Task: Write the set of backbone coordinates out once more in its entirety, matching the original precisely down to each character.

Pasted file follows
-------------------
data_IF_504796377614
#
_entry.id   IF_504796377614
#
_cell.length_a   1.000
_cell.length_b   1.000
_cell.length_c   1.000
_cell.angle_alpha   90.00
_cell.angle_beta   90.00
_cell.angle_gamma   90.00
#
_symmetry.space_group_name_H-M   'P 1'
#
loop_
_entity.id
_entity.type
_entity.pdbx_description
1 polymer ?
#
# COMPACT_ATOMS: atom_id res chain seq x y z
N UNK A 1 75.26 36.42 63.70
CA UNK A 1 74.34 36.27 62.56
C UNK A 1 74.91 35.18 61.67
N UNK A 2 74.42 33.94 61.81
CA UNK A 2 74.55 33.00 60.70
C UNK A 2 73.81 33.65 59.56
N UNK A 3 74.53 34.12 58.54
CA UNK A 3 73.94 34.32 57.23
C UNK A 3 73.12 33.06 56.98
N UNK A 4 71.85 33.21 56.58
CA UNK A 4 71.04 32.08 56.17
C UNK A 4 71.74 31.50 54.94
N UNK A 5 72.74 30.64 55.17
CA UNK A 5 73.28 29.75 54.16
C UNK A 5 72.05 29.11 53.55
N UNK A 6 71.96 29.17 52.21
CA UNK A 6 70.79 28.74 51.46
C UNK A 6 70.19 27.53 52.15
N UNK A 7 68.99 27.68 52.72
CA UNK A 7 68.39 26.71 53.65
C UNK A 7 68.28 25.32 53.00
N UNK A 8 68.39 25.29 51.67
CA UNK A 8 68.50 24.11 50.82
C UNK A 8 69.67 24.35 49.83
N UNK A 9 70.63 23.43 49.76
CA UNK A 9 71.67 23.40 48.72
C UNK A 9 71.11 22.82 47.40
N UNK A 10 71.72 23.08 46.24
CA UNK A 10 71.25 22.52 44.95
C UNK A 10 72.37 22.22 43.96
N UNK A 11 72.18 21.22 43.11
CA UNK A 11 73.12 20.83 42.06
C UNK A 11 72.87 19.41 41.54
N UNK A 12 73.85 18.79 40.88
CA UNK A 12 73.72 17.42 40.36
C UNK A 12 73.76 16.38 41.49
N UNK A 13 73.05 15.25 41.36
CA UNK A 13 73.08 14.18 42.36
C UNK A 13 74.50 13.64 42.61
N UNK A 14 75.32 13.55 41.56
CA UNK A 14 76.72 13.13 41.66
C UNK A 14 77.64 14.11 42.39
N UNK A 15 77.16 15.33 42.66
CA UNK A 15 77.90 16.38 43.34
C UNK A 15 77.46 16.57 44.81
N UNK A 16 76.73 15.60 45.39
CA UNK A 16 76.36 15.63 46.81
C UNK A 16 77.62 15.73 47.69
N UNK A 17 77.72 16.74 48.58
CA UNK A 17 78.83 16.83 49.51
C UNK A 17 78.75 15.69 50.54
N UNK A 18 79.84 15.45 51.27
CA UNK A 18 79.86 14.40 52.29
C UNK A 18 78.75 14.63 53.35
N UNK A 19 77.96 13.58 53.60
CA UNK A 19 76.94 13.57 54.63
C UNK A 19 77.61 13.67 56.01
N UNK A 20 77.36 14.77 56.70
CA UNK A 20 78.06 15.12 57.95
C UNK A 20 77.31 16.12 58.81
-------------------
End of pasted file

data_IF_504796377614
#
_entry.id   IF_504796377614
#
_cell.length_a   1.000
_cell.length_b   1.000
_cell.length_c   1.000
_cell.angle_alpha   90.00
_cell.angle_beta   90.00
_cell.angle_gamma   90.00
#
_symmetry.space_group_name_H-M   'P 1'
#
loop_
_entity.id
_entity.type
_entity.pdbx_description
1 polymer ?
#
# COMPACT_ATOMS: atom_id res chain seq x y z
N UNK A 1 75.26 36.42 63.70
CA UNK A 1 74.34 36.27 62.56
C UNK A 1 74.91 35.18 61.67
N UNK A 2 74.42 33.94 61.81
CA UNK A 2 74.55 33.00 60.70
C UNK A 2 73.81 33.65 59.56
N UNK A 3 74.53 34.12 58.54
CA UNK A 3 73.94 34.32 57.23
C UNK A 3 73.12 33.06 56.98
N UNK A 4 71.85 33.21 56.58
CA UNK A 4 71.04 32.08 56.17
C UNK A 4 71.74 31.50 54.94
N UNK A 5 72.74 30.64 55.17
CA UNK A 5 73.28 29.75 54.16
C UNK A 5 72.05 29.11 53.55
N UNK A 6 71.96 29.17 52.21
CA UNK A 6 70.79 28.74 51.46
C UNK A 6 70.19 27.53 52.15
N UNK A 7 68.99 27.68 52.72
CA UNK A 7 68.39 26.71 53.65
C UNK A 7 68.28 25.32 53.00
N UNK A 8 68.39 25.29 51.67
CA UNK A 8 68.50 24.11 50.82
C UNK A 8 69.67 24.35 49.83
N UNK A 9 70.63 23.43 49.76
CA UNK A 9 71.67 23.40 48.72
C UNK A 9 71.11 22.82 47.40
N UNK A 10 71.72 23.08 46.24
CA UNK A 10 71.25 22.52 44.95
C UNK A 10 72.37 22.22 43.96
N UNK A 11 72.18 21.22 43.11
CA UNK A 11 73.12 20.83 42.06
C UNK A 11 72.87 19.41 41.54
N UNK A 12 73.85 18.79 40.88
CA UNK A 12 73.72 17.42 40.36
C UNK A 12 73.76 16.38 41.49
N UNK A 13 73.05 15.25 41.36
CA UNK A 13 73.08 14.18 42.36
C UNK A 13 74.50 13.64 42.61
N UNK A 14 75.32 13.55 41.56
CA UNK A 14 76.72 13.13 41.66
C UNK A 14 77.64 14.11 42.39
N UNK A 15 77.16 15.33 42.66
CA UNK A 15 77.90 16.38 43.34
C UNK A 15 77.46 16.57 44.81
N UNK A 16 76.73 15.60 45.39
CA UNK A 16 76.36 15.63 46.81
C UNK A 16 77.62 15.73 47.69
N UNK A 17 77.72 16.74 48.58
CA UNK A 17 78.83 16.83 49.51
C UNK A 17 78.75 15.69 50.54
N UNK A 18 79.84 15.45 51.27
CA UNK A 18 79.86 14.40 52.29
C UNK A 18 78.75 14.63 53.35
N UNK A 19 77.96 13.58 53.60
CA UNK A 19 76.94 13.57 54.63
C UNK A 19 77.61 13.67 56.01
N UNK A 20 77.36 14.77 56.70
CA UNK A 20 78.06 15.12 57.95
C UNK A 20 77.31 16.12 58.81